And, so I did. I became involved in grassroots organizing, protesting what was happening in Florida. Within weeks, I spent an entire night on the sidewalk in front of the Supreme Court. It never occurred to me that what felt like an amazing feat for me was something that Thomas probably could count years of his life doing in Lafayette Park. I worked with others to try to start a grassroots group. Though that experience burned me in many ways, it didn't ultimately stop me. The lead up to the war in Iraq led me to anti-war organizing, led me to the DC Anti-War Network, and ultimately that work led me finally to know Thomas, to know Ellen, to know about Proposition One and the Peace Park vigil. I'd spend time occasionally covering the vigil when someone had to go for a bathroom break; I joined my partner Genevieve when she and a friend named Midge held a solidarity one week vigil alongside Peace Park. I spent another night in the park honoring the work of the vigil. And, I got to know Thomas little by little.
So, Peace Park and Thomas inspired me to where I am now in so many ways. So many of you getting this know my work right now on Yellowstone issues, but Thomas is an important inspiration that drives me. And, I miss him.
When I knew Thomas, he had this dog named Wise Guy, who died a few years ago. Wise Guy was a pit bull, and yet Thomas kept him at the vigil without a leash. What a sweet dog, and Thomas once got arrested because of Wise Guy not being on a leash. And, yet, through millions of tourists, I never saw anyone afraid of Wise Guy. However, Thomas, when he was in a foul mood, could scare you because he was so passionate and could be so caustic toward the relentless BS from people who tried to defend American war and nuclear policy. He had certainly heard it all, and yet someone would inevitably approach him as though they were giving him an argument he had never heard before. I delighted in watching Thomas talk with people.
It was clear in recent years that Thomas was ill, and I'd often feel sad knowing that. Nevertheless, I was amazed at the way he kept up his commitments despite how badly he often felt. I saw so many activists fall by the wayside over much, much less.
Sometimes, I felt that a lot of people thought the Peace Park vigilers were crazy, and I can only imagine what endless days in the tourist hell outside the White House in all kinds of weather does to one's sanity. However, I have always been convinced that that vigil is the sanest expression of protest against war, that war and those who perpetrate it for any reason are absolutely nuts and that no amount of rationalization in the world can make the carnage of war any more sane. When such power is held in the hands of one man, that's insanity. I heard that a CIA drone killed 18 people in Pakistan today, and few here would blink an eye. How can anyone - are you listening Barack Obama - have that kind of power; how can anyone with that kind of power dare to use it? Thomas was just one man, and perhaps he and Connie alone have stayed sane while we all delude ourselves that the madness of the world is normal.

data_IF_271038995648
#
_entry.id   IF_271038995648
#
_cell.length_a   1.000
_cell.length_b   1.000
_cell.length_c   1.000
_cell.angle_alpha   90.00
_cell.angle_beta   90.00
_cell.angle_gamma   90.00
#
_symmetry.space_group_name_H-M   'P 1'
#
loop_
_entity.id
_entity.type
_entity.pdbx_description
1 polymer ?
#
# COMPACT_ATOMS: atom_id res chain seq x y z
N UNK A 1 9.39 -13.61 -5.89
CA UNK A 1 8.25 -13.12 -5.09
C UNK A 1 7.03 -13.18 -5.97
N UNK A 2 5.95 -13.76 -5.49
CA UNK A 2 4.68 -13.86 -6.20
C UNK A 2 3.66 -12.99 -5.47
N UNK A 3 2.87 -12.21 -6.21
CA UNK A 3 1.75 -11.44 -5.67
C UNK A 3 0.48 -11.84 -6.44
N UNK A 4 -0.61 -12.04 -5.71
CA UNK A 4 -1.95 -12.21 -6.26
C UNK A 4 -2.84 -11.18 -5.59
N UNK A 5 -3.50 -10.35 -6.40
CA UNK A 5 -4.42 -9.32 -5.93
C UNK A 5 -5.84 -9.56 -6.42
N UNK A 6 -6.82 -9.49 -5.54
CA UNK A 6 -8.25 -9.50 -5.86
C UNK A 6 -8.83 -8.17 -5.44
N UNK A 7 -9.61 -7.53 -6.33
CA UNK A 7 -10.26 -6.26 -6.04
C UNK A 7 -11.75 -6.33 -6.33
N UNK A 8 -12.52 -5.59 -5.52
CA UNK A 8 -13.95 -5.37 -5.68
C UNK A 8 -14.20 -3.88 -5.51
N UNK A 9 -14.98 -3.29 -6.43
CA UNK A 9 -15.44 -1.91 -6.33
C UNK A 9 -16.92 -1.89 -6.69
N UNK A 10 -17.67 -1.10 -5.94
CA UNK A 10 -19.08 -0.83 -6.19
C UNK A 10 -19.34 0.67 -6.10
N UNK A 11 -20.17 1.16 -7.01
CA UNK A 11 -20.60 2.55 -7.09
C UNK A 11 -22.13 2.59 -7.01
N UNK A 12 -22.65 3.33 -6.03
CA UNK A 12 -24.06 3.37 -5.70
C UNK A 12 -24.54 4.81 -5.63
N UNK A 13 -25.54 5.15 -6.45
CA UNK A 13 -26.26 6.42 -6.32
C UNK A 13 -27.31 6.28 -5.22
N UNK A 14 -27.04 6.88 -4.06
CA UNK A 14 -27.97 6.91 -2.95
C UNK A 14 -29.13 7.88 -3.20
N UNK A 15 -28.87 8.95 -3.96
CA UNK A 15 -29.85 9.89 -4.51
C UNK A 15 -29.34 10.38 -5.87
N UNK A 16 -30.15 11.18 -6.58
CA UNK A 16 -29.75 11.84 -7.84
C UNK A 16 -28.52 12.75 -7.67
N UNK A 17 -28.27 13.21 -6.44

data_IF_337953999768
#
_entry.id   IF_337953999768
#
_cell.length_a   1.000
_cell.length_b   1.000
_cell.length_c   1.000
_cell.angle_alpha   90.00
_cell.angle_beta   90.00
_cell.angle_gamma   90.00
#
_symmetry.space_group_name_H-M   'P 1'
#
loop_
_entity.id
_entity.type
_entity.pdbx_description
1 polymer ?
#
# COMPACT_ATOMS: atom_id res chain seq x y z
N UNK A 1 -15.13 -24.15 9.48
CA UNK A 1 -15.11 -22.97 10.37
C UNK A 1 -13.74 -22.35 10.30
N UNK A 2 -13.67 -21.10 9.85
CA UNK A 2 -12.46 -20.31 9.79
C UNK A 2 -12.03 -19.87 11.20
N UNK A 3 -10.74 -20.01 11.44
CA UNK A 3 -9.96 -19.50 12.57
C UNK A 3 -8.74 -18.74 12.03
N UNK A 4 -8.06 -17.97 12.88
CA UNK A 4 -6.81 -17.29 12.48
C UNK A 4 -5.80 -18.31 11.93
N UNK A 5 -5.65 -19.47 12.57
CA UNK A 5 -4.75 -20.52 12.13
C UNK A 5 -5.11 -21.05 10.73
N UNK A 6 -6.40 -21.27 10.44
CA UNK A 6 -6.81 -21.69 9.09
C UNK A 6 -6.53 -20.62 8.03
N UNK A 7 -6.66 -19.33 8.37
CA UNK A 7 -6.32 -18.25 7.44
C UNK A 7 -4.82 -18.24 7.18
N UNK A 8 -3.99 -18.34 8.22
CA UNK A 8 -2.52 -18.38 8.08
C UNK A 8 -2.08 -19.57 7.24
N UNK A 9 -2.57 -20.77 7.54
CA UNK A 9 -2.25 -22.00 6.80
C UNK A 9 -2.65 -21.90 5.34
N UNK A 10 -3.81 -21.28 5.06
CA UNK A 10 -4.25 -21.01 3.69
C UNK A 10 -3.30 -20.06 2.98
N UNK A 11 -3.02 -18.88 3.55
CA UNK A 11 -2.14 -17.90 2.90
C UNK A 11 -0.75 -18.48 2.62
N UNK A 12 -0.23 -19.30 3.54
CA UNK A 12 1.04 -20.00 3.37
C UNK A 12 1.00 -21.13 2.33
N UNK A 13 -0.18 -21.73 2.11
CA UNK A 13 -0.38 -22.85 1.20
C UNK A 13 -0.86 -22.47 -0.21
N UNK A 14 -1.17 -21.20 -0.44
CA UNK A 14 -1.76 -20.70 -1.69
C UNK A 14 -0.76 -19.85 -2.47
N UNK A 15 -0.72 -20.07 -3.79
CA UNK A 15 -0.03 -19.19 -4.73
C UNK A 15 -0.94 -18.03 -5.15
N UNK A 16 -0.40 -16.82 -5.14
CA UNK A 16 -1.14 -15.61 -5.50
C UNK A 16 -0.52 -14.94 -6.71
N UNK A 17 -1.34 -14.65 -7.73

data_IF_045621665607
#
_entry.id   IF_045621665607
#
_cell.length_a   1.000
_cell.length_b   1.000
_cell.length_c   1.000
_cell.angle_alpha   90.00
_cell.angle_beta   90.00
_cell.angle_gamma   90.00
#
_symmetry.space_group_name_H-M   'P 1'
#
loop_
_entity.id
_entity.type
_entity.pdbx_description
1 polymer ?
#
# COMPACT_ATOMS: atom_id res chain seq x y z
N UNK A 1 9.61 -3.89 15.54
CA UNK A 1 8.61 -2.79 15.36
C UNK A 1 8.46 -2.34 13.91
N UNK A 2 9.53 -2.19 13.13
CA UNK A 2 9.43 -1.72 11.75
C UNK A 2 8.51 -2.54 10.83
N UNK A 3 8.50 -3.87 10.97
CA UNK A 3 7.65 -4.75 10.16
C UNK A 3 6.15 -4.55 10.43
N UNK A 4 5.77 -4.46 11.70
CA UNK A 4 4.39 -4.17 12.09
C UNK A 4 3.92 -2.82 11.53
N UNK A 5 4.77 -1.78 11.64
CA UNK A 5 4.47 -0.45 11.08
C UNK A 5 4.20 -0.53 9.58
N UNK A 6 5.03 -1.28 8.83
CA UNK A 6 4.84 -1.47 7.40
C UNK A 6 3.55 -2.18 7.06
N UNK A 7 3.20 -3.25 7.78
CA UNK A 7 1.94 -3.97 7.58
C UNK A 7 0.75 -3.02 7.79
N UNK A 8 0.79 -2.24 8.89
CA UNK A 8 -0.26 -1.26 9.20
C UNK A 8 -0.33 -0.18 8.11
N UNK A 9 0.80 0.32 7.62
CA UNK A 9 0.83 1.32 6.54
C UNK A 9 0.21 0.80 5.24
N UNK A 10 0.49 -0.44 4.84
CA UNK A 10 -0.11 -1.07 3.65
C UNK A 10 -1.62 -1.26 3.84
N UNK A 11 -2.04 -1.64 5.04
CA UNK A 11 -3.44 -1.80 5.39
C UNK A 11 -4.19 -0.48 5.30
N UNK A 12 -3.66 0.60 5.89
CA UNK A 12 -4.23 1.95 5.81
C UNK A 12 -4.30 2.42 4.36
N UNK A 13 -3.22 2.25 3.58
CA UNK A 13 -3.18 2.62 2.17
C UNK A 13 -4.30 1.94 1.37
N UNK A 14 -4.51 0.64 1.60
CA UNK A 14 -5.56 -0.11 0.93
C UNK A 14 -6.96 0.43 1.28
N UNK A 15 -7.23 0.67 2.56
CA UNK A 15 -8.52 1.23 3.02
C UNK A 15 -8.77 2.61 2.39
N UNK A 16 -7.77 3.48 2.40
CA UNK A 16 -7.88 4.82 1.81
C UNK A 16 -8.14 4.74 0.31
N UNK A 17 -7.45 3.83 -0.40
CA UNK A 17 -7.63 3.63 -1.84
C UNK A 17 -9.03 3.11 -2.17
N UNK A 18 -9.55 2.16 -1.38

I want to fight the madness like Thomas fought the madness.
Nuclear war vigils seem distant sometimes to me in the relative paradise of Montana, surrounded by mountains, near the most beautiful and greatest wonders of the world. Here we deal with issues related to the land and those that live on it and the way we should live with land. Yet, another dear friend of mine in the Washington area, John Steinbach - and a friend to Ellen and Thomas - understands perhaps better than anyone how nuclear issues relate with indigenous issues (where on whose reservations so many nuclear tests have been conducted) and relate with land and wildlife issues. Like John, I can't see the Yellowstone I love and the buffalo I love without giving a loving glance back to Ellen and Thomas.
Thomas, we are hurt in ways we scarcely understand by your loss.
The best I can do now is write this ode in your memory and honor, Thomas, and hope that a few people take notice to make the commitment and the connections that your life was about. "Wisdom, Honesty, Truth, Justice, and Global Nuclear Disarmament" indeed.
Warning: This essay has nothing to do with earthquake swarms or the Yellowstone supervolcano. Be forewarned or else you might fall under the apocalypse
of reading what is to follow on something else entirely pertaining to Yellowstone. ;)
On January 5, 2009, I was a participant in a march on behalf of the wild buffalo population in Yellowstone National Park, animals who have been denied year round habitat in the state of Montana. The action, sponsored by Buffalo Field Campaign
and Buffalo Allies of Bozeman
, was in Helena and was targeted at the swearing in of the state legislature and Gov. Brian Schweitzer, under whose watch the greatest wild buffalo slaughter since the 19th century has happened. It was in support of the Montana Wild Buffalo Recovery & Conservation Act of 2009
, which calls for shifting management of wild bison from the Montana Department of Livestock to Montana Fish, Wildlife & Parks so that bison are managed as wildlife instead of as animals in need of disease control. During the action, about 15 activists from West Yellowstone, Bozeman, Missoula, and Helena were able to get inside the capitol rotunda with signs that read, "Stop the Slaughter" and "Stop the B.S. = B
laughter = B
chweitzer." Reporters took our pictures, filmed us, and wrote articles
Those are most of the basic facts about the action. I can also add that the crowd - mostly Montana policy makers and their families - received us mostly with thumbs up. One of our number reported that the governor acknowledged our sign. I can add that the march through the empty streets of Helena reached few people. Perhaps, I should also add that a native man joined our action outside of the capitol and supported us inside the rotunda. There was no trouble from Helena police; besides the signs and buffalo masks, there was no disruption inside the rotunda. After the rally, participants expressed a sense that the action had gone well, especially once we were inside the capitol, where policy makers were forced to notice and where reaction was mostly positive.